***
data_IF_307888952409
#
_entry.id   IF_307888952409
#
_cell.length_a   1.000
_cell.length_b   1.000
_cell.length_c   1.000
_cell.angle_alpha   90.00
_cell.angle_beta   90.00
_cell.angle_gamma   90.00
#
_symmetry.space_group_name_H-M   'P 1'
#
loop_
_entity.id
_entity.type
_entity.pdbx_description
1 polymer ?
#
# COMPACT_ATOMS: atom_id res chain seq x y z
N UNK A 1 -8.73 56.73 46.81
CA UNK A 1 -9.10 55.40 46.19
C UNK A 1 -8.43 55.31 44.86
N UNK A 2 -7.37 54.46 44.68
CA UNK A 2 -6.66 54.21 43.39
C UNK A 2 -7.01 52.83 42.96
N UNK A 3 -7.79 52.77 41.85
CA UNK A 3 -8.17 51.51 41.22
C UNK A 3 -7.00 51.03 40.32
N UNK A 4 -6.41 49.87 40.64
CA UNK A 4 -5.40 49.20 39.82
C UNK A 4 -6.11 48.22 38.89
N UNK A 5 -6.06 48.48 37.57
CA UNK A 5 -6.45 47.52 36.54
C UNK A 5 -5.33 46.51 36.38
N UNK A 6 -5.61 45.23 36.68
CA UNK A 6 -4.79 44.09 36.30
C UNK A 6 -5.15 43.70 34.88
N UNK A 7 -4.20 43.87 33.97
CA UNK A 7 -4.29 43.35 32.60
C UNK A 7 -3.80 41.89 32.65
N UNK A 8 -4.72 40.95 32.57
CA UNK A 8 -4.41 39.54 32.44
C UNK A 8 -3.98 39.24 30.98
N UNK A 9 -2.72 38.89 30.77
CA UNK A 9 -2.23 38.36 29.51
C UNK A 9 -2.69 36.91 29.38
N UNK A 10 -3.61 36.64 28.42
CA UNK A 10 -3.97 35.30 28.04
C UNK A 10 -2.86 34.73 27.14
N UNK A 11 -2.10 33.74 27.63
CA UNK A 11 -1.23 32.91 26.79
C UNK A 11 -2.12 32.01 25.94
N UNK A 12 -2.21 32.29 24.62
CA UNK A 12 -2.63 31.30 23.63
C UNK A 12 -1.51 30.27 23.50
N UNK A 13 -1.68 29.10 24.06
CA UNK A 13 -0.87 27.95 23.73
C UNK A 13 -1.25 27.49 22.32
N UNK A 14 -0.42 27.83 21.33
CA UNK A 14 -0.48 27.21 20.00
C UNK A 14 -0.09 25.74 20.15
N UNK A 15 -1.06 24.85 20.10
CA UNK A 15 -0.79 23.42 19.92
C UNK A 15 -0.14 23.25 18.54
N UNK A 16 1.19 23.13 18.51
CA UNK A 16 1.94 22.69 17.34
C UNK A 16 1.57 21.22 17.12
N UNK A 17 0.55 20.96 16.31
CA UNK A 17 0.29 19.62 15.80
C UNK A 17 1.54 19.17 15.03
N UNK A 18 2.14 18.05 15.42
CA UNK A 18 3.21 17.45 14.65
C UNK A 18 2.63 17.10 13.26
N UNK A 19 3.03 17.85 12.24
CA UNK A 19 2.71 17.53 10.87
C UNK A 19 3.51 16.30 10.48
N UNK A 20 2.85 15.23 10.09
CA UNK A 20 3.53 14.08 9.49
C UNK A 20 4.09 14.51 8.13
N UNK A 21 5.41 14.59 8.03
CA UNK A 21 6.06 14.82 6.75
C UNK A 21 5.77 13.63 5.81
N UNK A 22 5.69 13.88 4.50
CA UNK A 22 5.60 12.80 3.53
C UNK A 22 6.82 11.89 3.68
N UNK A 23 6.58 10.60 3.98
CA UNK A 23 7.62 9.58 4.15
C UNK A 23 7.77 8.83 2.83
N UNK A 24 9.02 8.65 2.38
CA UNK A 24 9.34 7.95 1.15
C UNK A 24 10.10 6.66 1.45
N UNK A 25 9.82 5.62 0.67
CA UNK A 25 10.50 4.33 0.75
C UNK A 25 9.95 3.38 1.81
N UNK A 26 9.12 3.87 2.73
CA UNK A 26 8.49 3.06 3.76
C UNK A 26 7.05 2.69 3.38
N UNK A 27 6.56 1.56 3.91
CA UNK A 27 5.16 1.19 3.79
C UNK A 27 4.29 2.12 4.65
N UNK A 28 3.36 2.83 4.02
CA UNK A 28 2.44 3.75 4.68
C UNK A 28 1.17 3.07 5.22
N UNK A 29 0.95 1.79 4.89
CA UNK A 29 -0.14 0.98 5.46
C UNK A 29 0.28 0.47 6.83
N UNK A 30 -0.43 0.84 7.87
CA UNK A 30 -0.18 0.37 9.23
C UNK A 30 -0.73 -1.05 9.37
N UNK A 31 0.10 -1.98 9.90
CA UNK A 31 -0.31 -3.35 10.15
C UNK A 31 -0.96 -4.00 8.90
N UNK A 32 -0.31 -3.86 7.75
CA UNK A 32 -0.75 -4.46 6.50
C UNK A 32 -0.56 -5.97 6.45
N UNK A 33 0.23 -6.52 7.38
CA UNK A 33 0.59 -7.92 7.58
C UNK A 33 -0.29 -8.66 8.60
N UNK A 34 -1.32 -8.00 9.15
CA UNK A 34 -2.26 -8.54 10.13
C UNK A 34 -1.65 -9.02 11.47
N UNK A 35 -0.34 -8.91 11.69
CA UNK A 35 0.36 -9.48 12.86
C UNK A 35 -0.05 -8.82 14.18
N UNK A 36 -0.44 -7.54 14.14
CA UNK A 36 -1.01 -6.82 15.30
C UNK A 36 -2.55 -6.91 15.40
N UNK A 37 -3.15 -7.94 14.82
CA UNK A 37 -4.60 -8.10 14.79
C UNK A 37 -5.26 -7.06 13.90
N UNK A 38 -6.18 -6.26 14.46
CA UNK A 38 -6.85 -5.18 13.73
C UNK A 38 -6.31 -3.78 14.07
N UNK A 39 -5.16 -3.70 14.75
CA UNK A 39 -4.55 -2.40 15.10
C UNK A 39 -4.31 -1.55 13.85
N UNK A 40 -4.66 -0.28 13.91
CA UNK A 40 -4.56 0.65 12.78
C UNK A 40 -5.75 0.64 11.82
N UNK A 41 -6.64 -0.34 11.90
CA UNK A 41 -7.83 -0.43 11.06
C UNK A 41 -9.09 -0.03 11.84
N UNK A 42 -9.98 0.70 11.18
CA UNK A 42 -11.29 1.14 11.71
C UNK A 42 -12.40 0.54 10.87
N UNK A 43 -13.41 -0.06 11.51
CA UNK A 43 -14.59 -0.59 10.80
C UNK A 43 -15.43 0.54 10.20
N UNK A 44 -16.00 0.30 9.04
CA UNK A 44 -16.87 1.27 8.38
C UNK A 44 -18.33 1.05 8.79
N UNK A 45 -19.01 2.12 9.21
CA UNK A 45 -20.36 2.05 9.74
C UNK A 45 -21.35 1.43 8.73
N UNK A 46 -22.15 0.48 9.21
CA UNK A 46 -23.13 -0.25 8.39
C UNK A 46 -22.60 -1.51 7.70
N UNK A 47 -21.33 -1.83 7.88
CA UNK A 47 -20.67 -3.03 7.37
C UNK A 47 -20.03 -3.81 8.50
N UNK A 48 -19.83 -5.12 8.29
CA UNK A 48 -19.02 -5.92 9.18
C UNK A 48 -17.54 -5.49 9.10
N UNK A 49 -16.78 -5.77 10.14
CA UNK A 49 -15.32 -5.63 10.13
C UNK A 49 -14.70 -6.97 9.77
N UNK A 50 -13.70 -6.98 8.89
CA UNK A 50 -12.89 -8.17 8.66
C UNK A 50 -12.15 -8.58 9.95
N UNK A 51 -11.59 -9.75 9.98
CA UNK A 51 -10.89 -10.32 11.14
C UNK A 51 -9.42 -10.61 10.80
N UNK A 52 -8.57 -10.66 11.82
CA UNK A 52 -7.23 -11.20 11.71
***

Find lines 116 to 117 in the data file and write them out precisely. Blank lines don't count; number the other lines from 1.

C UNK A 32 -0.56 -5.97 6.45
N UNK A 33 0.23 -6.52 7.38